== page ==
Earning the designation also can increase school funding from state and local sources.

“There has been some incentivizing of the program to make it more palatable for districts,” said Nicholson.

With the passing of Proposition 1D in November 2006, voters allocated $100 million to fund the design and construction of energy efficient, environmentally healthy school facilities for the public school system.

These allocated funds are distributed to schools based on the number of green design features included in the final project.

The success of CHPS’s design standards has inspired the adoption of similar standards in Eastern states, including Connecticut, Maine, Massachusetts, New Hampshire, New York, Rhode Island and Vermont.

Several school districts in San Diego County have adopted resolutions to build only CHPS schools, including Cajon Valley Union, Poway Unified, San Diego Unified, San Marcos Unified and San Pasqual Union school districts.

San Diego Unified resolved to adopt the CHPS criteria to be used in designing, building, renovating and operating schools in the district in 2003.

North Park-based Zagrodnik + Thomas Architects LLP designed Normal Heights Elementary School. The firm is currently in the process of submitting an application for CHPS certification.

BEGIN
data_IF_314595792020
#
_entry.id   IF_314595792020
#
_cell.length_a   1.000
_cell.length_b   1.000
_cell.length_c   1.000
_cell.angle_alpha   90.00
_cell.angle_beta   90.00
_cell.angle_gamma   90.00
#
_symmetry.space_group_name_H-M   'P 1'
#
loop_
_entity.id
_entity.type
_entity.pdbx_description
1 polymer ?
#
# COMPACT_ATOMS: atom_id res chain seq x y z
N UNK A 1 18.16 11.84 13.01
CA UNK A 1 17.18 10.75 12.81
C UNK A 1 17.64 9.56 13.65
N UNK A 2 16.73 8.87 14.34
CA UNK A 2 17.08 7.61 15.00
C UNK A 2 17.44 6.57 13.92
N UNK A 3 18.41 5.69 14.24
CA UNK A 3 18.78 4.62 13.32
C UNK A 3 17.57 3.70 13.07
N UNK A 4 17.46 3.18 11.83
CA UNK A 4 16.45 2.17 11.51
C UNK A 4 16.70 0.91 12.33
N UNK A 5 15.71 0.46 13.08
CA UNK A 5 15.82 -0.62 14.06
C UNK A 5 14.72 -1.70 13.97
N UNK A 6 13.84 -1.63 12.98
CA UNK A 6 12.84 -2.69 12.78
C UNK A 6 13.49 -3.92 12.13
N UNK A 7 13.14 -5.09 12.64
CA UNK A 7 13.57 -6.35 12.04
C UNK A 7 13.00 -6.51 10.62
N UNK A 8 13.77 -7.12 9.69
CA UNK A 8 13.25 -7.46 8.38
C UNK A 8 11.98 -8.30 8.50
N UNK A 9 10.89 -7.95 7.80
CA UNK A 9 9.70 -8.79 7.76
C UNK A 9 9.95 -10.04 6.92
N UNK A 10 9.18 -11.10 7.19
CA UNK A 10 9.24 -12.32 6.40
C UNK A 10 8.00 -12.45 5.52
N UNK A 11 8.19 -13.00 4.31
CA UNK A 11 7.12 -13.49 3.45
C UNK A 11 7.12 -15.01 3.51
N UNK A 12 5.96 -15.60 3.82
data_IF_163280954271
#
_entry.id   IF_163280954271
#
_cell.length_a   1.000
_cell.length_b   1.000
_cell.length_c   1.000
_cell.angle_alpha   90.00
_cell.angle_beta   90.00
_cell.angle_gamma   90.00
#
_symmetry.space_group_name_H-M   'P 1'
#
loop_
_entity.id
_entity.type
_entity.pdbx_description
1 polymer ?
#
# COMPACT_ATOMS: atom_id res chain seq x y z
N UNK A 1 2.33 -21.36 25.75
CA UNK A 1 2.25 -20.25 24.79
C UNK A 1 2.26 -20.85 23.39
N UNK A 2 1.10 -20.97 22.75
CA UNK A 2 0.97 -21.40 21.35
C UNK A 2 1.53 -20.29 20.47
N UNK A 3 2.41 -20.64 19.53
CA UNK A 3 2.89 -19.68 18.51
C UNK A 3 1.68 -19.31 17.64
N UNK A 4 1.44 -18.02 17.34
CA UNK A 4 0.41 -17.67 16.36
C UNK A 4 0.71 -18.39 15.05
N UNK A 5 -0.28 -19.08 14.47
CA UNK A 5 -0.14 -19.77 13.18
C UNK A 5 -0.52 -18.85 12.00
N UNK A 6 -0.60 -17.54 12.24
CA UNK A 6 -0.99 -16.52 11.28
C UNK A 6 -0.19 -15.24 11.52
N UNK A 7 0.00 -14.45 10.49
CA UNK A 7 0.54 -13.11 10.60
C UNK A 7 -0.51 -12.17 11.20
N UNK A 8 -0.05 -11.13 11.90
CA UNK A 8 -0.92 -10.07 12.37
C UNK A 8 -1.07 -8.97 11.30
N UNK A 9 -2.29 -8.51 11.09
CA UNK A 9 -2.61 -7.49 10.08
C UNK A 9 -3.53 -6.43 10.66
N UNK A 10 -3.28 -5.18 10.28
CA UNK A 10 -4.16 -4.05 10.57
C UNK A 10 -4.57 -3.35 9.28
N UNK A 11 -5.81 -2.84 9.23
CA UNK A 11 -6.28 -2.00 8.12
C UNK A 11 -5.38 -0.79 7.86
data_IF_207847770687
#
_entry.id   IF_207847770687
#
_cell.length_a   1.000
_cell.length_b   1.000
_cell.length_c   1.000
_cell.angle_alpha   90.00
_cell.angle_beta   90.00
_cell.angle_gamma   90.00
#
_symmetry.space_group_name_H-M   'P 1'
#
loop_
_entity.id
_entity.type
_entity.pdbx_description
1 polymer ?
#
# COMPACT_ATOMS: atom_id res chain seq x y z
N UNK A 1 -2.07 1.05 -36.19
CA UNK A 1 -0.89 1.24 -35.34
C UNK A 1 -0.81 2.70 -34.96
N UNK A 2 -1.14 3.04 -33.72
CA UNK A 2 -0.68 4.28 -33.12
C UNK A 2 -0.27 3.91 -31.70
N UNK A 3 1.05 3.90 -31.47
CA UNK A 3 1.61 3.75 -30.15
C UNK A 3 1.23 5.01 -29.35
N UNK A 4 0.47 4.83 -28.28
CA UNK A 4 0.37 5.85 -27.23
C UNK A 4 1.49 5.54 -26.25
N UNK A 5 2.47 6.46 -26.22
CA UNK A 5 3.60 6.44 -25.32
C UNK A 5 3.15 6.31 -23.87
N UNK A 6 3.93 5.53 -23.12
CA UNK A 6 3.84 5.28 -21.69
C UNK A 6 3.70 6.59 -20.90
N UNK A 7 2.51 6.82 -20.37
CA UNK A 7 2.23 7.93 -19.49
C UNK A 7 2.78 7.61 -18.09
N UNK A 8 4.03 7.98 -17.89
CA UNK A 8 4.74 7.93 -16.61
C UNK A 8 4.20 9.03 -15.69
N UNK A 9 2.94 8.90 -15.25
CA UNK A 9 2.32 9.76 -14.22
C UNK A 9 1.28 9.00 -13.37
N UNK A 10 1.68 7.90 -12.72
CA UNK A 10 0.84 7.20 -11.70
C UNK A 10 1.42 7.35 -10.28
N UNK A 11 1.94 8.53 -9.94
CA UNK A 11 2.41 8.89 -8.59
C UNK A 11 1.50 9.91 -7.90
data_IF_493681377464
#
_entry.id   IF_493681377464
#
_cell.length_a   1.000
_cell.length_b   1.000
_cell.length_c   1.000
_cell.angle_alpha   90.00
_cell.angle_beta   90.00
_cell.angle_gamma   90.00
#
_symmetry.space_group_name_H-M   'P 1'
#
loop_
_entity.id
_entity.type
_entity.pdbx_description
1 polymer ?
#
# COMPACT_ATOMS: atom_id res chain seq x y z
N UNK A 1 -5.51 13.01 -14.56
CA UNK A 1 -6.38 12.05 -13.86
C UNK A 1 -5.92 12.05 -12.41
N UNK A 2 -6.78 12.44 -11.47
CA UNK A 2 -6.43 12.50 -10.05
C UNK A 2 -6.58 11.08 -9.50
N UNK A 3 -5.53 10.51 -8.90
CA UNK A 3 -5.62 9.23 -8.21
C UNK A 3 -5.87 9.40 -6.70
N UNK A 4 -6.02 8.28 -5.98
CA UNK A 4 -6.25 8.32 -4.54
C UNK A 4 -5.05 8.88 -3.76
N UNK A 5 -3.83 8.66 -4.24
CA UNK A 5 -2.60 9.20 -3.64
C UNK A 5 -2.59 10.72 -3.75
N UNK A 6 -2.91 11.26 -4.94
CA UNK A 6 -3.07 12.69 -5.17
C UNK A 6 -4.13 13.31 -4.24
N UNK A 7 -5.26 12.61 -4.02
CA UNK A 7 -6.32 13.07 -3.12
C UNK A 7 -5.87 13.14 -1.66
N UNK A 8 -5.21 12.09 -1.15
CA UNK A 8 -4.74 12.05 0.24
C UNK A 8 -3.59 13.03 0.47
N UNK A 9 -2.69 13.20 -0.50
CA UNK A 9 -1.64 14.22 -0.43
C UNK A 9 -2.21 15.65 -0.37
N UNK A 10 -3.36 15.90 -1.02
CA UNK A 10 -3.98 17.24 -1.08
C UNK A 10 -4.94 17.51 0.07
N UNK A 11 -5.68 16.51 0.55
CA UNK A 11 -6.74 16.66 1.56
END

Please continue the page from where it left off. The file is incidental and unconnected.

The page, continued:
Exemplary School

Scott Thomas, principal and design partner of ZTA, said the San Diego Unified’s commitment to CHPS standards is impressive and that Normal Heights Elementary uses exemplary sustainable practices.

“We have more landscape area then a typical school and reduced the amount of concrete and asphalt than was there previously,” said Thomas.

The school also scored high in the categories of natural lighting and ventilation on its CHPS application.

Monterey Ridge Elementary School is Poway Unified’s first solar-powered school. The school, which opened in 2006, generates 50 percent to 60 percent of its energy from solar panels.

Richard Nowicki, a partner with San Diego-based NTDStichler Architecture, the architecture firm that designed Monterey Ridge, said the school is unique because of where the solar panels are located.

“The photovoltaic array is not on the roof like you typically see, it is on one of the slopes or banks (adjacent to the school) and that allowed us to put a lot more panels than we would on a roof,” he said.

The $1.5 million system is estimated to reduce annual electrical costs substantially each year. While it will take the school 14 years to pay back the cost of installing the 20,000-square-foot system, it would reduce annual electrical costs by $30,000 to $40,000, according to Nowicki.

Other high-performing features include lights that turn on and off automatically, an energy management system, high-efficiency irrigation system and a cool roof with reflective coatings.

Nowicki said the movement toward green schools has really taken off during the past four to five years.

“Sustainable design or responsible design resource management practices are going to be compulsory exercises,” he said. “Right now, we all get credit for implementing these strategies, but soon it will simply be required of all of us.”